Spain Seeks Reduction Of U.S. Troops
Apr. 30, 1985
MADRID, Spain (AP) _ Prime Minister Felipe Gonzalez has called for U.S.-Spanish negotiations on a reduction of the number of American troops in Spain to begin as soon as possible.
Some 12,000 U.S. servicemen are stationed at four bases leased from the Spanish government under a 1953 agreement.
Gonzalez' Socialist government approved a five-year extension of the agreement in 1983, but in his state of the nation address last October the prime minister spoke of a troop reduction. The issue was brought up again in a foreign policy position paper adopted at the Socialists' national convention in December.
Gonzalez made his comments about possible negotiations at a Monday briefing session with American reporters dealing with President Reagan's May 6-8 visit to Spain.
Gonzalez emphasized that any troop-reduction talks would not be linked to a referendum on Spain's continued membership in the North Atlantic Treaty Organization, which is planned for some time early next year.
The U.S. Embassy issued a statement later Monday saying it ''believes the U.S. military presence in Spain makes an important contribution to Spanish, European and alliance (NATO) security.''
It said it would not be ''appropriate for us to speculate on how the U.S. presence in Spain might evolve in the future.''
''We are confident, however, that any questions regarding the U.S. presence in Spain can be resolved within the spirit of cooperation and mutual interest that characterizes our relationship generally and under the bilateral accord.''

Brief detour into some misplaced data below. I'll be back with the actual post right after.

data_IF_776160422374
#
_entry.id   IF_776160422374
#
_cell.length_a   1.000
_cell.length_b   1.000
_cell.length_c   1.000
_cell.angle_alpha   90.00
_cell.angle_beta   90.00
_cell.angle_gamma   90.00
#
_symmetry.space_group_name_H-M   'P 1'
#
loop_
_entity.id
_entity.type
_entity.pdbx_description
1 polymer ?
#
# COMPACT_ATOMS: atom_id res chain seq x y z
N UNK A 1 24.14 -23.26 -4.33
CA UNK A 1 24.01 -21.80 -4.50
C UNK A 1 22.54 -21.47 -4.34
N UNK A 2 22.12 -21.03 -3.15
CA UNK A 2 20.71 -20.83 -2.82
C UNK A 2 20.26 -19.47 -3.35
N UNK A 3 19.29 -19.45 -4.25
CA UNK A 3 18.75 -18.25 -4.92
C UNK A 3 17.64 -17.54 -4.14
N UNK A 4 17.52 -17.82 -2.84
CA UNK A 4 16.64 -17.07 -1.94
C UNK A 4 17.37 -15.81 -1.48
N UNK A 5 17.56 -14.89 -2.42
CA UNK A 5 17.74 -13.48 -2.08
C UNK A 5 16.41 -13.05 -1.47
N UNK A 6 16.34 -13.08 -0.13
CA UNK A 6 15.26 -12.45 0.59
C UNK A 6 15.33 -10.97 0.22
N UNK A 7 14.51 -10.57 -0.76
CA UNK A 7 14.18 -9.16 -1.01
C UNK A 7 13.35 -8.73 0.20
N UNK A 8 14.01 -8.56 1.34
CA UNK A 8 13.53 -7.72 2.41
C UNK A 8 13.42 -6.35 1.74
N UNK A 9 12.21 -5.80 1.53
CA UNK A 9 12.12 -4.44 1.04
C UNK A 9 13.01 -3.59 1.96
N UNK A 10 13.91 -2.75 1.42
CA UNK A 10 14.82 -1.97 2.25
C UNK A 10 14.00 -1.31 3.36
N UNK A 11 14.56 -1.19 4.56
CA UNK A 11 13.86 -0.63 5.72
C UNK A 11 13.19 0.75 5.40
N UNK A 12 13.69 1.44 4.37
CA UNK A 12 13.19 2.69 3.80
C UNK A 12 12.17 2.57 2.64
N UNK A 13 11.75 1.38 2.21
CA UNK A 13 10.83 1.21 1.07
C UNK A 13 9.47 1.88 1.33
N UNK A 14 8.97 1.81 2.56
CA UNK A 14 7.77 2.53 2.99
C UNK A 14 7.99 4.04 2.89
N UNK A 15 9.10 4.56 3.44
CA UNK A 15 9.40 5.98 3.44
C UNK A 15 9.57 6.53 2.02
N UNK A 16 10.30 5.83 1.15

Reagan's visit and the issue of U.S. troop strength here arose last week when Richard Burt, assistant secretary of state for European affairs, was quoted in Washington as saying the troop issue was not on the agenda for the Reagan-Gonzalez talks.
The Spanish media interpreted that remark as meaning the Reagan administration refused to discuss troop reductions.
Foreign Minister Fernando Moran was quoted Sunday by the Spanish news agency, EFE, as saying, ''The government will negotiate the troop reduction with the United States before the NATO referendum.''
Spain became the 16th member of NATO in May 1982 when a centrist government was in office. The move was opposed by many left-wing groups.
No date has been set for the referendum to determine if Spain should remain in the alliance.
Gonzalez told reporters that most Spaniards do not like the idea of having foreign troops stationed on Spanish soil.
He noted that Spain did not take part in World War II, and was not liberated by U.S. troops. He said the continued American military presence in other Western European nations is ''directly linked to that liberation.''
''We have to find some way to find an equilibrium with the idea that the U.S. is doing us some sort of favor'' by maintaining troops in Spain, Gonzales added.
The Spanish dictator Gen. Francisco Franco, who died in 1975, won the 1936-39 Civil War with the military backing of Nazi Germany and Fascist Italy, but kept Spain out of World War II. Western European countries refused to allow the Franco government to join NATO.